Why do credit cards increase your limit? Sometimes banks will increase your limit proactively, without the card-holder even asking. Other times the lenders will increase card limits in response to a request from the cardholder.
The decision whether to increase your limit can be mysterious. Each lender has unique underwriting and business rules. But many basic practices are followed and may apply across the board such as:
- Why credit cards have limits
- Who qualifies for credit limit increases?
- Why banks proactively increase your limit
- When lenders increase your limit after being asked
Why Credit Cards have Limits
A credit card limit determines the total amount of charges that can be outstanding during any single billing period. You can continue placing charges on your card until you reach the limit amount. After that point, all future charges will be declined until you pay down a portion of the outstanding balance, and create an “open to buy” amount on your card.
Banks and credit card companies assign credit limits to protect themselves from losses. Rather than issue a small number of credit cards with very high limits, they prefer to issue a larger number of cards with relatively small limits. This helps diversify their risks.
When a credit card account defaults, the bank may lose the entire outstanding balance. Placing limits on credit card charges limits the exposure to loss.
Who Qualifies for Credit Limit Increases
The higher your credit limit, the greater the amount of loss to the bank or credit card company should you default on the loans. On the flip side, the greater the limit the more you may charge. This increases revenues for the lender through interchange fees, and often higher interest income, and late fee income.
Banks will increase your limit when they feel confident that the potential revenue attached to an increase outweighs the increase in potential losses. They typically will look at two data sources: your credit report, and your behavior with your credit card account.
- Your credit report provides information about how you are handing debt with other lenders. This report is used when you originally apply for a card and on a periodic basis while you remain a cardholder.
- Your account behavior is visible only to the bank or credit-card company. They track the type of purchases you make, and the amount of interchange and interest revenues you generate.
Why Credit Cards Proactively Increase your Limit
Banks and credit card companies often increase your limit proactively. That means you get an increase without having to ask. Banks want to lend money to profitable cardholders, and keep profitable cardholders from borrowing from other lenders.
When you are first issued a credit card the bank has very limited information about you. They make an approval and credit limit decision based upon your credit report:
- Summary information about how you handle debt with other lenders
- Available to all lenders with a permissible purpose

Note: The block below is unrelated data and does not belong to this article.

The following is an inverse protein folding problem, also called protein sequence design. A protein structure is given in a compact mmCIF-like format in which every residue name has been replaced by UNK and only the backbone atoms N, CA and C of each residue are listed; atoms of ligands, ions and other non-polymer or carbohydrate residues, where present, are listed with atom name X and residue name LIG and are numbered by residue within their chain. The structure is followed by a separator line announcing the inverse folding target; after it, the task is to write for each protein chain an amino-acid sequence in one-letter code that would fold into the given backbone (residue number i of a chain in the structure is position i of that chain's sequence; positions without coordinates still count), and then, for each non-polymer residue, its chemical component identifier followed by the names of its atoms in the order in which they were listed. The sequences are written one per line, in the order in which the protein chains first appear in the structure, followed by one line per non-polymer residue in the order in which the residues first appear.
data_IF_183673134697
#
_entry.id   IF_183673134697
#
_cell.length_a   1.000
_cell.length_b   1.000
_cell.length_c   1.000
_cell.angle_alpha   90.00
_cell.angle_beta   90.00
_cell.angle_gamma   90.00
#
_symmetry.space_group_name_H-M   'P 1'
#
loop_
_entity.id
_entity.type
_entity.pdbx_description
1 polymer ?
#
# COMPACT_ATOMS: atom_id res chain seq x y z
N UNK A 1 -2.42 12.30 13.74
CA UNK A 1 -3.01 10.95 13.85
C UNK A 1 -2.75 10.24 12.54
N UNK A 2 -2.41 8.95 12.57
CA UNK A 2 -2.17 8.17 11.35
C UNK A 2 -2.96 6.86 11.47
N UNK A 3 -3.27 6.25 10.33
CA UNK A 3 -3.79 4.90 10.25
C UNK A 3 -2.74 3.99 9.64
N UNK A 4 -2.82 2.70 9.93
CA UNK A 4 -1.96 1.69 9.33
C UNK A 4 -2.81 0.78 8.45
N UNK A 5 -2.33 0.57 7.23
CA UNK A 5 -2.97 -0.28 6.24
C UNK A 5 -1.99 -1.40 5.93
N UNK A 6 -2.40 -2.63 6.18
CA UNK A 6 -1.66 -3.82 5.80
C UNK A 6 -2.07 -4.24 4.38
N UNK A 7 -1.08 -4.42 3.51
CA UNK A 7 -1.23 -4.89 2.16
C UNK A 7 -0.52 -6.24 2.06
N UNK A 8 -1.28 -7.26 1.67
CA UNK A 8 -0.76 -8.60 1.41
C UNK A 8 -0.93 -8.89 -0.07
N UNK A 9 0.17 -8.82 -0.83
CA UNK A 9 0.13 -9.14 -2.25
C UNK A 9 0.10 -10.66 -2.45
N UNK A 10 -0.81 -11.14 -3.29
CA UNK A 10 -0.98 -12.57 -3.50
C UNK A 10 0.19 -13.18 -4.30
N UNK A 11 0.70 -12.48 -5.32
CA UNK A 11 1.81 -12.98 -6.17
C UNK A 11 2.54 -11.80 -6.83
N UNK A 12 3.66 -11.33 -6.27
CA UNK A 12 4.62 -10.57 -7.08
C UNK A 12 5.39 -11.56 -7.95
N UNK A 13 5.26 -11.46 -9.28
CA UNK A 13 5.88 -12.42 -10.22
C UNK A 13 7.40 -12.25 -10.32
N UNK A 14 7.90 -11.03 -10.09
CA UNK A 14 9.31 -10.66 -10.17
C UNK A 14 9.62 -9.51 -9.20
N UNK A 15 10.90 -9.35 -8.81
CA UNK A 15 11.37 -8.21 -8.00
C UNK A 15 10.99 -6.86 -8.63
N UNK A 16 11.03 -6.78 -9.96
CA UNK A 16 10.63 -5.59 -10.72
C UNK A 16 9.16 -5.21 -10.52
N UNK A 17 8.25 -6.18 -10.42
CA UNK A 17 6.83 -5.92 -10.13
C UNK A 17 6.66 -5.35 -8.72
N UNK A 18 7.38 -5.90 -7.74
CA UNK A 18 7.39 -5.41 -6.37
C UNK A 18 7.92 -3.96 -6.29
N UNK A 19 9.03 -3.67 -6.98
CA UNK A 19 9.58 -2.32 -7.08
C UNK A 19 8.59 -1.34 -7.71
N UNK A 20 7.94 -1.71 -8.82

Banks will often set lower limits on new accounts to protect themselves from losses until they get to know you better. As you use their credit card, they learn more about how you handle money. They gain valuable insight into your ability to manage credit. These data differ from credit reports in two ways:
- Detailed information about spending and repayment
- Proprietary data that is never shared with a credit bureau
Banks will often proactively increase credit card limits to gain a greater “share of wallet” for their most profitable credit card accounts. The higher the limit, the greater chance they can capture and control detailed information about you that is never shared.
The credit card that controls the greatest share of spending (has the highest limit), has a decided information advantage over any other card in your wallet.
When Lenders Increase Your Limit in Response to a Request
Card holders often seek a credit limit increase. They may have an upcoming need to borrow more, or make a major purchase and would like the added financial flexibility. Cardholders have two means to increase their credit card limit:
- Request an increase from their existing credit card(s)
- Open a new credit card account with another bank
When you call your credit card company to request an increase, the customer service person answering the phone knows you may have options. As addressed above, we know that banks often proactively increase limits, and have set a limit they feel comfortable with.
Your call to the bank is a signal that your spending and borrowing is about to change. Most people requesting increases have a reason for doing so. They either want to:
- Expand the balance they are paying interest on
- Make a large purchase
- Increase their spending levels
The customer service person has to decide whether to grant your request. Most banks anticipate that these calls will occur, and have a scoring system in place that gives their customer service representatives a cue about how to handle the call:
- Red: unprofitable account that does not warrant an increase
- Yellow: marginally profitable account that may warrant a small concession
- Green: profitable account worth trying to keep with a larger increase
That is my list of reasons why credit cards increase limits. Can you add any others?